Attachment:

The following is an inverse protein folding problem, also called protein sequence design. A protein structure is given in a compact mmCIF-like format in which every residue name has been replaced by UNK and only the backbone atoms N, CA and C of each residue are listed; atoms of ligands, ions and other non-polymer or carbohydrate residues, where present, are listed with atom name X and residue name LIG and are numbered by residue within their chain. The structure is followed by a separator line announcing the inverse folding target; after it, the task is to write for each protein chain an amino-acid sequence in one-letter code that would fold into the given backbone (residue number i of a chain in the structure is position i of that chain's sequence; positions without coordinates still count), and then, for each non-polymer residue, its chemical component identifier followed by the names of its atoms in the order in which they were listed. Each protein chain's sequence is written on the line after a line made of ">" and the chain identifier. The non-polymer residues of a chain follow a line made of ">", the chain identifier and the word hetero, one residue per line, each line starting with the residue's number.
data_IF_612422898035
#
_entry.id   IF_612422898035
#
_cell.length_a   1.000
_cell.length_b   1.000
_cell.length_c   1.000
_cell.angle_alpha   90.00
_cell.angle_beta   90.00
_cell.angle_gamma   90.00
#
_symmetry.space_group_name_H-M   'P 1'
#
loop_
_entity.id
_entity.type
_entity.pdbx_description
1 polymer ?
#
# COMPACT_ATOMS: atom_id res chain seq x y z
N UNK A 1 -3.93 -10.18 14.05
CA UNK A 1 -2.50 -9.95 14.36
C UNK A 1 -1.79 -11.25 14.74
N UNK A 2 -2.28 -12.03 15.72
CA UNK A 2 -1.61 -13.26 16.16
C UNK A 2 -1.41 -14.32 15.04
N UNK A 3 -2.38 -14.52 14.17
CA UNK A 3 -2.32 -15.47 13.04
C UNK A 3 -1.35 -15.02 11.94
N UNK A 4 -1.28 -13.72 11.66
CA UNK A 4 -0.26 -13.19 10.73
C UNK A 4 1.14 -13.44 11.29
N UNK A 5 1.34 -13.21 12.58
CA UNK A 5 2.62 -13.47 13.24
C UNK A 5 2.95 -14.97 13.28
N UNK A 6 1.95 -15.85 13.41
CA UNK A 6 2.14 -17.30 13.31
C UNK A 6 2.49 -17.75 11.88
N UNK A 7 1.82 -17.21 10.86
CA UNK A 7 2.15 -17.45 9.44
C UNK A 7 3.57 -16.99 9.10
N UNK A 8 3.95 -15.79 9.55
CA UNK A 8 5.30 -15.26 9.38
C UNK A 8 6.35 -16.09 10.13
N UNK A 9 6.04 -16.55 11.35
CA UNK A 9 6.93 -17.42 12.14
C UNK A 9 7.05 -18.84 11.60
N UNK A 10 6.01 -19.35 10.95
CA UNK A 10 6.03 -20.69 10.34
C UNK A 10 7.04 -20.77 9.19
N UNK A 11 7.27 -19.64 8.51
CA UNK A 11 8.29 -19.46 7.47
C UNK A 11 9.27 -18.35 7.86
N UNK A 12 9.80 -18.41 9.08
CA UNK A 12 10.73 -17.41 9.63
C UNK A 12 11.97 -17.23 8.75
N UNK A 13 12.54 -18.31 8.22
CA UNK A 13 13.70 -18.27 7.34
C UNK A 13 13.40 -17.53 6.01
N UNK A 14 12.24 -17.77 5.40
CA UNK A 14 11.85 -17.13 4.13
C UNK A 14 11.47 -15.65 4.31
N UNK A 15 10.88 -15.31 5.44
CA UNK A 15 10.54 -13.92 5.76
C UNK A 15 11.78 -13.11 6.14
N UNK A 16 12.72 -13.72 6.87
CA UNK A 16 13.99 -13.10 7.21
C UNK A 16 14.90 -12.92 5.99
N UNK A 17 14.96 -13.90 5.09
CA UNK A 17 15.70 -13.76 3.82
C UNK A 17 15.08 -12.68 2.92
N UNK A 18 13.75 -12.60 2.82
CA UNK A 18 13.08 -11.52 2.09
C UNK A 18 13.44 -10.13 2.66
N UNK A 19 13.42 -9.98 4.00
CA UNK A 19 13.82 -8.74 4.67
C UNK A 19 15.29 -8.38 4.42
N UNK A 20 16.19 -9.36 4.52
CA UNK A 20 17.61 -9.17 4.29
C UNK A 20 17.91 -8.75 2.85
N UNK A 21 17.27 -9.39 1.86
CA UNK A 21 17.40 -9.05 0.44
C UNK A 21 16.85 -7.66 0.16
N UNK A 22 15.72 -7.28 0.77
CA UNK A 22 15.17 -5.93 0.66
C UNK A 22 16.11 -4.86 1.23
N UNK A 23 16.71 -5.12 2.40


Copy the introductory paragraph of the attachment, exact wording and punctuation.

The following is an inverse protein folding problem, also called protein sequence design. A protein structure is given in a compact mmCIF-like format in which every residue name has been replaced by UNK and only the backbone atoms N, CA and C of each residue are listed; atoms of ligands, ions and other non-polymer or carbohydrate residues, where present, are listed with atom name X and residue name LIG and are numbered by residue within their chain. The structure is followed by a separator line announcing the inverse folding target; after it, the task is to write for each protein chain an amino-acid sequence in one-letter code that would fold into the given backbone (residue number i of a chain in the structure is position i of that chain's sequence; positions without coordinates still count), and then, for each non-polymer residue, its chemical component identifier followed by the names of its atoms in the order in which they were listed. Each protein chain's sequence is written on the line after a line made of ">" and the chain identifier. The non-polymer residues of a chain follow a line made of ">", the chain identifier and the word hetero, one residue per line, each line starting with the residue's number.